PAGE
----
Sasol advances gas-to-liquids plan in Louisiana
South African chemical and energy company Sasol Ltd. said it could spend up to $21 billion to build a complex in Louisiana to turn natural gas into chemicals, diesel and other fuels.
Part of that could be a $5 billion to $7 billion chemical plant, similar to the type of plant a Shell subsidiary has discussed building in Western Pennsylvania. The market for these plants, known as ethane crackers, is becoming increasingly crowded because of the supply of cheap natural gas from shale.
Some experts have estimated that only half of the 10 potential projects may make it, with major competition for supplies, customers and even construction support. About half have committed to building, with the chemical arm of Royal Dutch Shell plc and a start-up from West Virginia each still considering whether to build plants in Beaver County and West Virginia.
“We can monetize these gas resources in North America,” said Sasol CEO David Constable.
The company will begin initial engineering work on a long-discussed complex in Westlake, La. A final decision on the project — and its final expected price — won't be offered until 2014. The complex, if built, will employ 7,000 construction workers during peak construction and 1,200 permanent workers, the company said.
The company expects to spend $5 billion to $7 billion on a chemical plant and later add an $11 billion to $14 billion gas-to-liquids plant that will turn natural gas into diesel. Sasol's estimated cost has risen recently by nearly $6 billion because it decided to go ahead without a partner and to expand the number of chemicals and other products the complex can make.
The chemical plant would begin operation in 2017, and the diesel plant would come on line in two stages beginning in 2018 and 2019. The diesel plant would produce a total of 4 million gallons of diesel per day.
Constable cited the low price of natural gas, the high price of oil, Sasol's strong balance sheet, and lucrative tax incentives from the state of Louisiana as reasons to begin work on the project.
“We want to grow,” he said. “We want to go to regions where we can leverage our proprietary technology.”
Sasol has long turned coal, which is abundant in South Africa, into liquid fuels. It can also use the process to spin the carbon and hydrogen in natural gas into more complex hydrocarbons that fetch higher prices because of the high price of oil.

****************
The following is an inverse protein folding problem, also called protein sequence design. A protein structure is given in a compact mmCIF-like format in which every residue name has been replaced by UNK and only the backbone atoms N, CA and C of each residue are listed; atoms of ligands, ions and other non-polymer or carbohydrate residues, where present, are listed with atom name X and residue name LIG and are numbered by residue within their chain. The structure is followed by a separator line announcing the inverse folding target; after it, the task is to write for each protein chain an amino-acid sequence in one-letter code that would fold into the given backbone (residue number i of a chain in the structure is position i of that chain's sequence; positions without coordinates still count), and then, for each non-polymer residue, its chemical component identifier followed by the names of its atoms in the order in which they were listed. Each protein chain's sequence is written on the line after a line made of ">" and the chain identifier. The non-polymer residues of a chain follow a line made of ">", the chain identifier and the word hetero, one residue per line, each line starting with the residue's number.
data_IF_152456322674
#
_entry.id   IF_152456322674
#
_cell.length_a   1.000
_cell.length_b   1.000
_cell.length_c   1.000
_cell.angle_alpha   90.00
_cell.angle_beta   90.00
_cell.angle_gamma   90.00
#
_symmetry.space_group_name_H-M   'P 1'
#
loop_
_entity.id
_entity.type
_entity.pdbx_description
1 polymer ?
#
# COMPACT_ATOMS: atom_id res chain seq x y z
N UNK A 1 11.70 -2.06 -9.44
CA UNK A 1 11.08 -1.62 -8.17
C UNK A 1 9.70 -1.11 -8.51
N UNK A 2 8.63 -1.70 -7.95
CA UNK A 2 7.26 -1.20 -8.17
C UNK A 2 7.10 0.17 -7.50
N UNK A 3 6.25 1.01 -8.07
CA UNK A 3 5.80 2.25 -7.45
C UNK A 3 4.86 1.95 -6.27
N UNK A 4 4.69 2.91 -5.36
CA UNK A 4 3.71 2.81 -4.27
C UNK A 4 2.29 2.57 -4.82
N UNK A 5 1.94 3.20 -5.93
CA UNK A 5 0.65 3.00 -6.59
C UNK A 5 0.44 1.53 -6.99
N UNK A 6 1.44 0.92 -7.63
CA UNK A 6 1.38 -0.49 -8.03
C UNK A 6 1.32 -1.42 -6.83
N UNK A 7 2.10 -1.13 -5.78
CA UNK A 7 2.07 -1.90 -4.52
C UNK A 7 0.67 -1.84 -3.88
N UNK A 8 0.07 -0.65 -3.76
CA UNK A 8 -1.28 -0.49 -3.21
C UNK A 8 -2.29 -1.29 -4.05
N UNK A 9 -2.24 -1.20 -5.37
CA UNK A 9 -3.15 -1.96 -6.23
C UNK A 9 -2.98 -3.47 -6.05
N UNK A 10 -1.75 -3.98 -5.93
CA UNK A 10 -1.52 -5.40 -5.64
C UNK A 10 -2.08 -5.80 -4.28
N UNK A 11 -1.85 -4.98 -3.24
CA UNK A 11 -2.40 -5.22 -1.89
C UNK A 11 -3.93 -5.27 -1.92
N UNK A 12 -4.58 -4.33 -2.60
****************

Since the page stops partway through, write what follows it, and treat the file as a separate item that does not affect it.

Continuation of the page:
Other chemical companies have announced plans to expand operations in the U.S. or build new ones that use natural gas as a feedstock to take advantage of U.S. natural gas prices, which have been half or below what they are in Europe and Asia.
U.S. drillers have learned to unlock enormous amounts of natural gas from shale formations under several U.S. states, which has driven down the price and given companies confidence that the price could stay relatively low for years to come.
The Associated Press and Trib Total Media staff writer Tim Puko contributed to this report.
Show commenting policy
TribLive commenting policy
You are solely responsible for your comments and by using TribLive.com you agree to our Terms of Service.
We moderate comments. Our goal is to provide substantive commentary for a general readership. By screening submissions, we provide a space where readers can share intelligent and informed commentary that enhances the quality of our news and information.
While most comments will be posted if they are on-topic and not abusive, moderating decisions are subjective. We will make them as carefully and consistently as we can. Because of the volume of reader comments, we cannot review individual moderation decisions with readers.
We value thoughtful comments representing a range of views that make their point quickly and politely. We make an effort to protect discussions from repeated comments either by the same reader or different readers.
We follow the same standards for taste as the daily newspaper. A few things we won't tolerate: personal attacks, obscenity, vulgarity, profanity (including expletives and letters followed by dashes), commercial promotion, impersonations, incoherence, proselytizing and SHOUTING. Don't include URLs to Web sites.
We do not edit comments. They are either approved or deleted. We reserve the right to edit a comment that is quoted or excerpted in an article. In this case, we may fix spelling and punctuation.
We welcome strong opinions and criticism of our work, but we don't want comments to become bogged down with discussions of our policies and we will moderate accordingly.
We appreciate it when readers and people quoted in articles or blog posts point out errors of fact or emphasis and will investigate all assertions. But these suggestions should be sent via e-mail. To avoid distracting other readers, we won't publish comments that suggest a correction. Instead, corrections will be made in a blog post or in an article.
- Amusement parks fight off home entertainment threat
- State officials prompt UPMC, Highmark to go to mediation to resolve Medicare dispute
- S&P 500 logs 47th record high close for year
- Federal agency checking whether Highmark has enough doctors in Medicare plan
- Caution creeps into economic picture as consumer, business spending taper
- Retailers that won’t open on Thanksgiving hope move pays off
- Westinghouse to construct colossal nuke plant in Turkey
- Household debt on the rise after 5-year decline
- Wilkins woman leads PNC’s multicultural marketing efforts
- Butler County firm Deep Well Services tackles tough gas wells
- Iron ore price decline hurts U.S. Steel’s cost advantage over rivals